Chamois on a chinrest

Edited: September 16, 2022, 4:35 AM · I'm currently wanting to put chamois leather on my chinrest. Not sure of the best way. I'd be happy to glue on just a single layer, but the glue may ruin the chinrest. Maybe Cow Gum (might not exist any more)? Or I could apply glue underneath the chinrest and wrap the chamois around it. Or I could devise some kind of sewn pouch contraption. Newspaper editor's temporary glue? What ways have you tried?

Replies (17)

September 16, 2022, 5:34 AM · A pocket for the "dish" of the rest, with the top layer extended as a flap right over the mechanism.
September 16, 2022, 5:58 AM · The Strad Pad uses velcro-- perhaps that can be incorporated?
Edited: September 16, 2022, 6:45 AM · as Adrian has said...

I have a nice chinrest from Alexander Accessories and did not want my sweat to ruin it in the longer term

Also I did not want to 'stick' anything on it at all so the 'pocket' method is great, you just slide it onto the chin rest and it will stay in place and you can slide it off at the end of your practice/play

I was 'too lazy' to make my own so I bought it from leatherwood website:

I happen to be very happy to have spent the money as the suede they have used is thin but good quality and soft, as it is thin and soft it tends not to mute/change the sound of my violin as much as other thicker chamois (I am a little 'fussy' on how I hear my violin under my ear but I know the audience won't know the difference)

Obviously you can make the same thing very easily by yourself even if you don't have a sawing machine it would be very easy to do by hand, just need a good piece of soft suede/chamois

Edited: September 16, 2022, 7:36 AM · I have used velcro - the type with self-stick on one side.

Before you cut the chamois you may want to consider making it a flap that goes around the bottom edge of the violin and protects your collar bone as well. That's what I did when I used chamois to make my own chamois chinrest covers.

In more recent years I have been using a design of cotton pad that was available on Amazon and from several on-line violin dealers (my most recent purchase was made 4 years ago. I have 6 of them, one on each violin and viola. More recently I find this item available only from ebay:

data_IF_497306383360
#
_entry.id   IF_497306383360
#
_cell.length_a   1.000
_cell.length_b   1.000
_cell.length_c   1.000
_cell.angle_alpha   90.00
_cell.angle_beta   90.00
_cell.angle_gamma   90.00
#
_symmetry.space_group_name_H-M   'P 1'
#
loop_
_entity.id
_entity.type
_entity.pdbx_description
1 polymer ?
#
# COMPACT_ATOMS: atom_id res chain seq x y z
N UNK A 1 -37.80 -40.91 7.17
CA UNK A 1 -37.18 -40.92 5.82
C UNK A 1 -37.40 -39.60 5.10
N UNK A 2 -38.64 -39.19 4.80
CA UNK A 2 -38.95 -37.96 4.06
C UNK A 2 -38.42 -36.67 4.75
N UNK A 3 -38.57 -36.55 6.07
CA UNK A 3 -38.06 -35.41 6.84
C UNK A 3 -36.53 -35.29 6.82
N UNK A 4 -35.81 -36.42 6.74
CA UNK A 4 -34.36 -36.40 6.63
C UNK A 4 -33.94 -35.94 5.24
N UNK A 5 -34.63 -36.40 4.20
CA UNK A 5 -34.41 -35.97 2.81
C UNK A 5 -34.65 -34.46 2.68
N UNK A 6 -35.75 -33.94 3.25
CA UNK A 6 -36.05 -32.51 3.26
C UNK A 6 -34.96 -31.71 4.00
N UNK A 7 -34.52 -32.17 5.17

September 16, 2022, 7:41 AM · Somehow, the Leatherwood site seems to be off-line at the moment.
September 16, 2022, 9:05 AM · Stephen...seems to be working ok my end (the link above in my post) guess temporary 'glitches' can happen.
September 16, 2022, 10:29 AM · The leatherwood chinresst cover seems to work on the same principles as the cotton cover I linked to (and use).
September 16, 2022, 11:05 AM · Velcro adds a lot of thickness. I would take the chin rest off, give it a very light dusting with 3M Super-77 (think Gorilla Glue in a spray can) and then put your chamois on. Since you're using only a tiny bit of adhesive you should be able to peel off the chamois after a while, and then the small amount of adhesive residue can probably be conquered with acetone or sandpaper depending on its consistency.
Edited: September 19, 2022, 3:16 PM · Odd-- I am still getting

This site can’t be reached

Check if there is a typo in

Although I am having success after a Google search with

Edited: September 17, 2022, 8:23 AM · I use a sheet of chamois that covers the chinrest and then hangs down to also cover the bracket (I have a zinc allergy). If you cut the leather wide enough you can hold it on with a rubber band (looped twice in my case) that sits over the chamois and round the underside of the rest.

This has worked for me for 6 or more years - and my luthier loves it too because it protects the varnish from skin oils.

I should add that it is not a good idea to glue it on since it will need replacing or washing periodically.